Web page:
key elements for defining the competitiveness in tourism industry. Those are shown in Table 6.1. This study also identified core indicators for measuring tourism competitiveness, namely tourism performance and impacts, ability of a destination to deliver quality and competitive tourism services, attractiveness, policy responses and economic opportunities.
Vengesayi (2003) measured competitiveness and attractiveness from two perspectives, namely destination perspective and tourist perspective, by providing a holistic approach called the Tourist Destination Competitiveness and Attractiveness (TDCA) dynamics (Figure 6.1).
The study measured the competitiveness on the basis of some pillars like intrinsic destination resources and mix of activities, experience environment - physical and social - and supporting services. The study also showed communication and promotion as moderating factors that influence tourism competitiveness. Moreover, Dwyer and Kim (2003) showed several indicators and sub indicators of destination competitiveness as shown in Table 6.2.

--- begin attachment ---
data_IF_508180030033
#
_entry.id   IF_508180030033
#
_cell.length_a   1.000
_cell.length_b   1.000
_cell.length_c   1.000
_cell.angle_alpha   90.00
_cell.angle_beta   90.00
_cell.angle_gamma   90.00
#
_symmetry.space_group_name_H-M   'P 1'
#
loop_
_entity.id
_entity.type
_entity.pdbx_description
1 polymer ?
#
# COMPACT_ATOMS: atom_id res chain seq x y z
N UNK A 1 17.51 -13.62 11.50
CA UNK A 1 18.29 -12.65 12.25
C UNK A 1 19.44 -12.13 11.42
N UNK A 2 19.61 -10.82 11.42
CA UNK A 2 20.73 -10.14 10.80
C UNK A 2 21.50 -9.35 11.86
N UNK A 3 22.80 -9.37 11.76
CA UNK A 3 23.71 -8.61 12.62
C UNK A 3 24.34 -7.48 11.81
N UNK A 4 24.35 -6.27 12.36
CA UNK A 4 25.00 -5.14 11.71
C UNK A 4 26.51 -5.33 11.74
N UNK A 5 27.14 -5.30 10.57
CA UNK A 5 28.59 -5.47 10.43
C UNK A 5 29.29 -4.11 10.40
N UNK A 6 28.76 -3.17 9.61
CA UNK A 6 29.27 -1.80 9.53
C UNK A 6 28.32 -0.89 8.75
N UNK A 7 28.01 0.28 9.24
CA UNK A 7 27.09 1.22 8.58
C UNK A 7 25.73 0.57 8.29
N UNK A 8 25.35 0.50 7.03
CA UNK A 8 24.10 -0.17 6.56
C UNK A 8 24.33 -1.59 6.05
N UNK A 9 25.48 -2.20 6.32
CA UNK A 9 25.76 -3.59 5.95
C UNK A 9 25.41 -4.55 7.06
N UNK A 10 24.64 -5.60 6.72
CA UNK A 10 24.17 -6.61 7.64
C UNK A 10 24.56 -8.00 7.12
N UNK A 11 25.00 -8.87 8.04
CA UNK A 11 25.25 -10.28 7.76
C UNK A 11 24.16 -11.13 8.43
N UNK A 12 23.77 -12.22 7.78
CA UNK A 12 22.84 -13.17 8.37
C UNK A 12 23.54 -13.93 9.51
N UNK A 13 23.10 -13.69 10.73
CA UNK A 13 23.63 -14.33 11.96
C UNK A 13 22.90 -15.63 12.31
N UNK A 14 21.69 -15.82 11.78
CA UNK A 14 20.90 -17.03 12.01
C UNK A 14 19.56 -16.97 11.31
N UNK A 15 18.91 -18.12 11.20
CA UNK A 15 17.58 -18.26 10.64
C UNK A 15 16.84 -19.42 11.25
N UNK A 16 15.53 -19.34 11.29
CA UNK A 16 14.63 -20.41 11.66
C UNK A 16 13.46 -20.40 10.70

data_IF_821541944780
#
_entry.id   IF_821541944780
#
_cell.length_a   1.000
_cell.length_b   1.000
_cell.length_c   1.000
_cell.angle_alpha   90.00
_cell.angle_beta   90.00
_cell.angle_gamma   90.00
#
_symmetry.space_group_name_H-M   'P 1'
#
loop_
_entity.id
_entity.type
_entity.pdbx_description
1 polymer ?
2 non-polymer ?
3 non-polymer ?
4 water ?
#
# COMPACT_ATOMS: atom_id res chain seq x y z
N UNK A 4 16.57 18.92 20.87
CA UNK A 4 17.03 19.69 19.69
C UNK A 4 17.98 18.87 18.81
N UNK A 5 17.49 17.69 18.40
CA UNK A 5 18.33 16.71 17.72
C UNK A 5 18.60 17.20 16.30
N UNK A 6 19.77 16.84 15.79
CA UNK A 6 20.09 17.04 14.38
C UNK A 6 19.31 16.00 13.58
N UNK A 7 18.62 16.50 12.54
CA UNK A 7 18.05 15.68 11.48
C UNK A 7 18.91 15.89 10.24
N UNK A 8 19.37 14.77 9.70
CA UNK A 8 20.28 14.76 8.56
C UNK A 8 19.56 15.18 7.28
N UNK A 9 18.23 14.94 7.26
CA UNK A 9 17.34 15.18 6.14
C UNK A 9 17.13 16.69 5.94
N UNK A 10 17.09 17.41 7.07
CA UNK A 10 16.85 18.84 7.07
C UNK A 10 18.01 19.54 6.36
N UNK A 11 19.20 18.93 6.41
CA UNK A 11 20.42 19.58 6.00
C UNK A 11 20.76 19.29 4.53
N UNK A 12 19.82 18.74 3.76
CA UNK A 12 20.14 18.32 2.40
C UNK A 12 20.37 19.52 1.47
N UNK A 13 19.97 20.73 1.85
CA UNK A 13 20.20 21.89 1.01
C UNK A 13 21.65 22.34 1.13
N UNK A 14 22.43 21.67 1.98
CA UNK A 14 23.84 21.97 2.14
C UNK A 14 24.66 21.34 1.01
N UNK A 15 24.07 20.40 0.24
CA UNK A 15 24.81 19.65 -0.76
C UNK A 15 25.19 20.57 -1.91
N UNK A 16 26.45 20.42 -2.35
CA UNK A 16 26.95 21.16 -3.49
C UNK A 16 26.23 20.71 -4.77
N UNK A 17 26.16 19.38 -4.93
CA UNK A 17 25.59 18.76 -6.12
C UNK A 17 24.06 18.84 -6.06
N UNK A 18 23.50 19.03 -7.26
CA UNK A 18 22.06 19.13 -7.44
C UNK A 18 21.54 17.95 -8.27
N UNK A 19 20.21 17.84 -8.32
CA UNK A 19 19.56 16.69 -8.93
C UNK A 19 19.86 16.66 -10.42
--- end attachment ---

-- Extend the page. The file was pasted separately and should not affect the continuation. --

Figure 6.1 Conceptual model of Tourist Destination Competitiveness and Attractiveness (TDCA) dynamics (Vengesayi, 2003)
Source: Dwyer and Kim, 2003, pp. 400^05
Measuring destination competitiveness
The authors use the Travel and Tourism Competitiveness Index and Porter’s Five Forces Model to measure and enhance the competitiveness of the travel and tourism industry of Bangladesh.
Measuring competitiveness of the tourism industry of Bangladesh through the Travel and Tourism Competitiveness Index